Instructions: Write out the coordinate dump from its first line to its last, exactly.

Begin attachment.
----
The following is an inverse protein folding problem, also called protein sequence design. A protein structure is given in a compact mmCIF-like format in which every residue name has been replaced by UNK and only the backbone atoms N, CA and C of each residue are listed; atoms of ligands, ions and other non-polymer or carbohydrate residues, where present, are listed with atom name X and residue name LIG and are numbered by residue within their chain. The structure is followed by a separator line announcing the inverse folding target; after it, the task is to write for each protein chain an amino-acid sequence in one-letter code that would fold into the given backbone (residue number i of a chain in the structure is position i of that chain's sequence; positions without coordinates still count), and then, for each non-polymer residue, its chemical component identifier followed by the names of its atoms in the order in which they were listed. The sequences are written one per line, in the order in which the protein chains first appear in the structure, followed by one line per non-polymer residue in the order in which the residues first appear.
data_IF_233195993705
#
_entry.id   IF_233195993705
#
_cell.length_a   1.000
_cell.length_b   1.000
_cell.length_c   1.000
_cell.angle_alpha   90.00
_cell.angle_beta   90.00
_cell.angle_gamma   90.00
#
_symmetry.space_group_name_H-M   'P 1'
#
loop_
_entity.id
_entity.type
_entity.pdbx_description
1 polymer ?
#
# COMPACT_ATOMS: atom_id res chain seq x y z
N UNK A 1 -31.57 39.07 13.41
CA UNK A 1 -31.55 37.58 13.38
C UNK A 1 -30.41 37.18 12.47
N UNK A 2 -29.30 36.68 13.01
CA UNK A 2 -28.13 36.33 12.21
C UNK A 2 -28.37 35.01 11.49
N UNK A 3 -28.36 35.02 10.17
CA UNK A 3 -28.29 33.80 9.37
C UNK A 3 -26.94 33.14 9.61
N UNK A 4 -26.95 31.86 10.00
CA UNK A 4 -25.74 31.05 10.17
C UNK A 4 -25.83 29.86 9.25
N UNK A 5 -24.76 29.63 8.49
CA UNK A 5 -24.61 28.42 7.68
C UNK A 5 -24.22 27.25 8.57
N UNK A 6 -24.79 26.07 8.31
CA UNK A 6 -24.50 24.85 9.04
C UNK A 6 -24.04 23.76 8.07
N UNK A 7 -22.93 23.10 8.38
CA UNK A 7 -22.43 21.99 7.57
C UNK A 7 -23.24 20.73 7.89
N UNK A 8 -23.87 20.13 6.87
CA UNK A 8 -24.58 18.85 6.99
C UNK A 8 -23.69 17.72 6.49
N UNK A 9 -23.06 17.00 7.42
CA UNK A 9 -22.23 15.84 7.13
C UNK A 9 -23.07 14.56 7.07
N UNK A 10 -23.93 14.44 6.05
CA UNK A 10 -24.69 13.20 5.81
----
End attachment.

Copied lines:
The following is an inverse protein folding problem, also called protein sequence design. A protein structure is given in a compact mmCIF-like format in which every residue name has been replaced by UNK and only the backbone atoms N, CA and C of each residue are listed; atoms of ligands, ions and other non-polymer or carbohydrate residues, where present, are listed with atom name X and residue name LIG and are numbered by residue within their chain. The structure is followed by a separator line announcing the inverse folding target; after it, the task is to write for each protein chain an amino-acid sequence in one-letter code that would fold into the given backbone (residue number i of a chain in the structure is position i of that chain's sequence; positions without coordinates still count), and then, for each non-polymer residue, its chemical component identifier followed by the names of its atoms in the order in which they were listed. The sequences are written one per line, in the order in which the protein chains first appear in the structure, followed by one line per non-polymer residue in the order in which the residues first appear.
data_IF_233195993705
#
_entry.id   IF_233195993705
#
_cell.length_a   1.000
_cell.length_b   1.000
_cell.length_c   1.000
_cell.angle_alpha   90.00
_cell.angle_beta   90.00
_cell.angle_gamma   90.00
#
_symmetry.space_group_name_H-M   'P 1'
#
loop_
_entity.id
_entity.type
_entity.pdbx_description
1 polymer ?
#
# COMPACT_ATOMS: atom_id res chain seq x y z
N UNK A 1 -31.57 39.07 13.41
CA UNK A 1 -31.55 37.58 13.38
C UNK A 1 -30.41 37.18 12.47
N UNK A 2 -29.30 36.68 13.01
CA UNK A 2 -28.13 36.33 12.21
C UNK A 2 -28.37 35.01 11.49
N UNK A 3 -28.36 35.02 10.17
CA UNK A 3 -28.29 33.80 9.37
C UNK A 3 -26.94 33.14 9.61
N UNK A 4 -26.95 31.86 10.00
CA UNK A 4 -25.74 31.05 10.17
C UNK A 4 -25.83 29.86 9.25
N UNK A 5 -24.76 29.63 8.49
CA UNK A 5 -24.61 28.42 7.68
C UNK A 5 -24.22 27.25 8.57
N UNK A 6 -24.79 26.07 8.31
CA UNK A 6 -24.50 24.85 9.04
C UNK A 6 -24.04 23.76 8.07
N UNK A 7 -22.93 23.10 8.38
CA UNK A 7 -22.43 21.99 7.57
C UNK A 7 -23.24 20.73 7.89
N UNK A 8 -23.87 20.13 6.87
CA UNK A 8 -24.58 18.85 6.99
C UNK A 8 -23.69 17.72 6.49
N UNK A 9 -23.06 17.00 7.42
CA UNK A 9 -22.23 15.84 7.13
C UNK A 9 -23.07 14.56 7.07
N UNK A 10 -23.93 14.44 6.05
CA UNK A 10 -24.69 13.20 5.81